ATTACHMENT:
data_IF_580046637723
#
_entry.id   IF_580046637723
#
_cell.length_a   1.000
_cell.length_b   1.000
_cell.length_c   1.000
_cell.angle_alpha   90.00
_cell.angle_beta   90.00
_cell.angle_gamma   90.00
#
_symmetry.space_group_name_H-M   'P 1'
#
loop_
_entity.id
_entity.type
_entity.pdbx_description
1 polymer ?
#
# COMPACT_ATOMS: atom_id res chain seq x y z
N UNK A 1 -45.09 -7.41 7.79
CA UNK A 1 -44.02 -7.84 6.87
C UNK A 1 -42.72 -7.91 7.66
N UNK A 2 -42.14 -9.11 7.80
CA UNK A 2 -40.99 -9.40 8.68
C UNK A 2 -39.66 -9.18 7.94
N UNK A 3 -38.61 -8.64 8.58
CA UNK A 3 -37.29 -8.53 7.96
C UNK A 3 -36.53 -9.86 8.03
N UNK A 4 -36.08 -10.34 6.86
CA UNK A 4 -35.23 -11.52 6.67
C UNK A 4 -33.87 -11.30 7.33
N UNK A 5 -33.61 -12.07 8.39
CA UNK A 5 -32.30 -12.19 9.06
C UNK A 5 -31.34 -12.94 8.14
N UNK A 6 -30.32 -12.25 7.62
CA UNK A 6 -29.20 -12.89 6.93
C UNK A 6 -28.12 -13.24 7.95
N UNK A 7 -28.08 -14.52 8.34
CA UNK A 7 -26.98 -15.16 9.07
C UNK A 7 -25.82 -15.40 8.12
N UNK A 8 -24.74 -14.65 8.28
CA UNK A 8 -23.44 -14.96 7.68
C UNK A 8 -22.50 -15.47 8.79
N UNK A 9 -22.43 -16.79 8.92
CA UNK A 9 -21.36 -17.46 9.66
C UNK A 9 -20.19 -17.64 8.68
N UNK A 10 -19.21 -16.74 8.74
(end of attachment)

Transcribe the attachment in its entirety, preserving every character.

data_IF_580046637723
#
_entry.id   IF_580046637723
#
_cell.length_a   1.000
_cell.length_b   1.000
_cell.length_c   1.000
_cell.angle_alpha   90.00
_cell.angle_beta   90.00
_cell.angle_gamma   90.00
#
_symmetry.space_group_name_H-M   'P 1'
#
loop_
_entity.id
_entity.type
_entity.pdbx_description
1 polymer ?
#
# COMPACT_ATOMS: atom_id res chain seq x y z
N UNK A 1 -45.09 -7.41 7.79
CA UNK A 1 -44.02 -7.84 6.87
C UNK A 1 -42.72 -7.91 7.66
N UNK A 2 -42.14 -9.11 7.80
CA UNK A 2 -40.99 -9.40 8.68
C UNK A 2 -39.66 -9.18 7.94
N UNK A 3 -38.61 -8.64 8.58
CA UNK A 3 -37.29 -8.53 7.96
C UNK A 3 -36.53 -9.86 8.03
N UNK A 4 -36.08 -10.34 6.86
CA UNK A 4 -35.23 -11.52 6.67
C UNK A 4 -33.87 -11.30 7.33
N UNK A 5 -33.61 -12.07 8.39
CA UNK A 5 -32.30 -12.19 9.06
C UNK A 5 -31.34 -12.94 8.14
N UNK A 6 -30.32 -12.25 7.62
CA UNK A 6 -29.20 -12.89 6.93
C UNK A 6 -28.12 -13.24 7.95
N UNK A 7 -28.08 -14.52 8.34
CA UNK A 7 -26.98 -15.16 9.07
C UNK A 7 -25.82 -15.40 8.12
N UNK A 8 -24.74 -14.65 8.28
CA UNK A 8 -23.44 -14.96 7.68
C UNK A 8 -22.50 -15.47 8.79
N UNK A 9 -22.43 -16.79 8.92
CA UNK A 9 -21.36 -17.46 9.66
C UNK A 9 -20.19 -17.64 8.68
N UNK A 10 -19.21 -16.74 8.74